Kingdom of Ethiopia
Timeline: Alternity

OTL equivalent: Ethiopia, Eritrea, Djibouti
Flag of Ethiopia (1897-1936; 1941-1974) Ethiopian imperial coat of arms
Flag Coat of Arms
Ethiopia (Alternity)
Location of Ethiopia

Ethiopia Stretches Her Hands unto God (English)

Anthem "Ityopp'ya Hoy
(Ethiopia, Be happy)"
Capital Addis Ababa
Largest city Addis Ababa
Other cities Asmara
Amharic, English
  others Various native languages
Christianity, Judaism
  others Islam
Demonym Ethiopian
Government Constitutional monarchy
  legislature Parliament
Emperor Amha Selassie II
  Royal house: Solomonic dynasty
Prime Minister
Population 69,124,000
(19th largest) 
Established 1270 AD
(Solomonic dynasty)
Currency Ethiopian birr
Internet TLD .et
Organizations League of Nations
African Union

Ethiopia, officially the Kingdom of Ethiopia is a constitutional monarchy in the Horn of Africa that is frequently described as one of the most well-developed nations on the continent. Ethiopia shares borders with Egypt and Uganda to the west, Kenya to the south, Italian Somaliland to the east, and British Somaliland to the north-northeast.

Its modern origins can be traced as far back as 980 BC, while the nation's current ruling house, the Solomonic dynasty, can trace its roots to Israel's King Solomon of the same period. The modern Solomonic dynasty was founded in 1270 AD and has ruled virtually uninterrupted since.

As one of the most well-developed countries in Africa, Ethiopia enjoys relative stability, both politically and economically. It is a member of the League of Nations, G30, and the African Union. The nation has seen recent benefits from a United Global Industries'-assisted effort to modernize its electrical grid with renewable solar energy, in addition to upgrades (and in some cases, outright replacement) of the aging hydropower facilities that provide much of Ethiopia's power and water.



Interaction with Europe (1490-1888)

Italo-Ethiopian War (1896)

Early 20th century (1900-1914)

World War I (1915-1919)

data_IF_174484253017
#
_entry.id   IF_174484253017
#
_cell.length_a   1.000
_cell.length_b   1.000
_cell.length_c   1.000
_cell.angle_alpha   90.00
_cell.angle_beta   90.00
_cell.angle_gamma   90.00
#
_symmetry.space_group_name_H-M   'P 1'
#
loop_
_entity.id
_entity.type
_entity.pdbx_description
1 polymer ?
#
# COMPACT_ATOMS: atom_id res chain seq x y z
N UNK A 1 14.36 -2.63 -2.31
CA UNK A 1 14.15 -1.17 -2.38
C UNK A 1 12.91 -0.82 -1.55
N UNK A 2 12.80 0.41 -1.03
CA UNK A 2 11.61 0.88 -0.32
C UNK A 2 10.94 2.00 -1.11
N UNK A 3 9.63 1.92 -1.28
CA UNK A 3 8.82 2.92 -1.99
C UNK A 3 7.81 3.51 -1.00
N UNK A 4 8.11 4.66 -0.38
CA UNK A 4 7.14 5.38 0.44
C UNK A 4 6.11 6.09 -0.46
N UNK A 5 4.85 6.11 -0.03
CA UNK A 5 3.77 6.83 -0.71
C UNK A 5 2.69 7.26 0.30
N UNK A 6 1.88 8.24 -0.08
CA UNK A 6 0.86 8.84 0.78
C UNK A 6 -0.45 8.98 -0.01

Main Article: World War I (1915-1919)

Interwar period (1920-1938)

World War II (1939-1945)

Main Article: World War II (1938-1945)

Post-War Reformation and Modernization (1946-1976)

Modern Times (1990-Present)


Ethiopia's military is the second largest in Africa (after South Africa), with 3.2 million active and reserve troops. It is also one of the most experienced and well-equipped militaries on the continent.

The navy maintains a force of twenty-two submarines, twenty destroyers, eight cruisers, two battleships, and one aircraft carrier, out of Massawa in Eritrea and Jabuuti in Afar. The air force is also the most well-equipped and one of the most experienced in Africa, mainly operating around 300 American-built F-16s and F-20s. The F-18 is also used, but in limited numbers and from the navy's sole carrier, the Haile Selassie. Ethiopia's principal allies include the United States, the United Kingdom, Uganda, and Kenya.

Ethiopia was key to the Gulf Agreement of 1993, and one of the initial signatories along with Italy, the UK, and Kenya.

Nuclear arsenal

Main Article: Nuclear weapons

Ethiopia is also known to be one of only two African nations to acknowledge a nuclear stockpile (South Africa being the other), with 200 nuclear warheads stored at military bases and silos in the Amhara and Oromia regions, and though the majority of its' delivery systems are bomber-based, Ethiopia does possess local-range SRBMs, mid-range IRBMs and roughly a half-dozen ICBM silos. A majority of the nation's nuclear capacity and capability was built up during the Cold War, as a key American ally in the region and deterrent to Communist aggressors (to a lesser extent, Italy and Yemen, as well, both of whom Ethiopia has had a rather tumultuous relationship with in the past).

International relations




Main Article: Provinces of Ethiopia



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